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Archive for White Label Branding

How to Integrate CoachAccountable with your Website

You may already have a website whose purpose is to present you and your services to the world, and if so you might wonder how best to “integrate” that website with CoachAccountable.

It turns out that CA is itself designed to be a complete experience for your clients, so integrating it with your regular website is often as simple as making it easy for your site visitors to log into the CoachAccountable accounts they have with you.

Here are a few ways to connect your website with CoachAccountable:

Login Link

A common way to integrate CoachAccountable with your coaching site or member portal is to make a link from your site to CoachAccountable’s login page (https://www.coachaccountable.com/login).

Wrap the login link as a button or even a prominent line of a text, such as “Head to my personal coaching account” or “Login to my account.”  Something like this:

loginbutton2

They can click the button or text, log in as usual, and will be taken right to the system.

You can direct your clients to check the “Keep me logged in” checkbox when they log in.  If they do so, clicking that big button in the future (from the same device) will have them be taken right from your site and on into their account, making for a truly seamless transition.

With white-labeling, this concept is taken further as the login page itself can be customized using your branding.

When you have white-labeling enabled, the standard login page (again, https://www.coachaccountable.com/login), will appear branded (with logo and color scheme) for visitors who have logged in previously to your system, like so:

standardloginwl

White-labeling also allows you to direct visitors to a custom login page using a unique login link, found by going to My CA > My System > White-Label Branding, then scrolling down to Customized Login Page. This custom login page always appears branded according to your settings:

loginpage

This customized login page contains Custom About Text, found on the right side of the page

Use this simple but effective method to unite CA with your website, and give your clients a straightforward means to access their accounts.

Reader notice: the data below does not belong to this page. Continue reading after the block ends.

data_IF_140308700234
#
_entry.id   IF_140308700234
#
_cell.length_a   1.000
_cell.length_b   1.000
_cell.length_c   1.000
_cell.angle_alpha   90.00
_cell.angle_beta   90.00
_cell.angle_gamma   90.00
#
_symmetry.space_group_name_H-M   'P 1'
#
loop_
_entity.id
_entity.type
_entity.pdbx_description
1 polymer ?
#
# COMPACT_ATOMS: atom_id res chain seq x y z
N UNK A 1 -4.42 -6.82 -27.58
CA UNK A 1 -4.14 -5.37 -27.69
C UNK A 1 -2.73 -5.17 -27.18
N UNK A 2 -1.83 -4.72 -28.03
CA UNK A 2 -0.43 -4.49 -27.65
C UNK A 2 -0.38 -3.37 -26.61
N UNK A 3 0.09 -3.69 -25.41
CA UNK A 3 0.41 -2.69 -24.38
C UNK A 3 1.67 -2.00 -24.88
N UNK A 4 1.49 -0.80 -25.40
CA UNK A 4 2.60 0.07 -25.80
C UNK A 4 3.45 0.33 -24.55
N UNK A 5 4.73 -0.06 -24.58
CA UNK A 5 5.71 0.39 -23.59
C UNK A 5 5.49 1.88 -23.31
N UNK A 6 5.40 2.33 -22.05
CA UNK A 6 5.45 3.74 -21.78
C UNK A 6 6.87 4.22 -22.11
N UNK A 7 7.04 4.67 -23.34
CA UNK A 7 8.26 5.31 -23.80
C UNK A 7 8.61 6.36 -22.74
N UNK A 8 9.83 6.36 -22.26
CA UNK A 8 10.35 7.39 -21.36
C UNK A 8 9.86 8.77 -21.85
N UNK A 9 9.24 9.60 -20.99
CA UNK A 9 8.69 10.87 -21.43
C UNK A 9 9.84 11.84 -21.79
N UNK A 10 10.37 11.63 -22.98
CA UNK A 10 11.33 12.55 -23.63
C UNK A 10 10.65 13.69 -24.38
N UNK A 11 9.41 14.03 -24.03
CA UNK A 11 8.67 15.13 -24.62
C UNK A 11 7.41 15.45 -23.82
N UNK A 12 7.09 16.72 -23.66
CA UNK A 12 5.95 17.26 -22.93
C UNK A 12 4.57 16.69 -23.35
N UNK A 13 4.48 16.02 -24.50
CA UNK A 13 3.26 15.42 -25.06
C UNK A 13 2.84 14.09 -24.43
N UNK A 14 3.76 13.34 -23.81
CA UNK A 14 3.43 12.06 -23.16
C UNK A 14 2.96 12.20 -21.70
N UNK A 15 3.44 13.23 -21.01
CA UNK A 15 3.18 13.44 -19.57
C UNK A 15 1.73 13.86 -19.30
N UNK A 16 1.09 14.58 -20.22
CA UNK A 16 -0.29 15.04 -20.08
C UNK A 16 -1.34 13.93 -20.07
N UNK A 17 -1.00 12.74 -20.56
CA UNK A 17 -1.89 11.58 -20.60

Remote Login

White-Label Branding gives you the ability to embed a login widget on your website.  This is similar to the login link above, except now your clients have the ability to enter their username and password right from your website — no need to be taken to an intermediary page to do so.  Here’s what the login widget looks like, embeddable anywhere:

Super basic, but you can style it with CSS to make it fit right in with your website.

Super basic, but you can style it with CSS to make it fit right in with your website.

 

Head to My CA > My System > White-Label Branding then scroll down to Remote Login System. Here you’ll find the HTML snippet you’ll place somewhere on your website. This section also allows you to define the logout URL, where clients get taken after they log-out, the text that appears on the widget, and any custom CSS you would like to style the widget with.

remotelogin

Due to the ability to match the style of the widget to that of your website, Remote Login is a truly consistent method of integrating your two systems.

Both a simple login link and the login widget represent two easy ways of integrating your site with CoachAccountable. Give these a try: there’s a good chance you’ll find one of these approaches is all that’s needed to integrate CoachAccountable with your website.

Why White Labeling Costs $50 Extra

This is the thing about CoachAccountable for which I definitely take the most heat, that the right to white-label and style it as your own adds fifty bucks to the monthly subscription price.

I can appreciate that $50/month for this can be hard to swallow, and yes, I am aware that the Coaches Console offers this for free.

So why would I do this?

No, it’s not a ploy to get more CoachAccountable brand exposure out to potential customers, I’m going to go out on a limb here to surmise that the overlap between people being coached and people who might become customers is vanishingly small.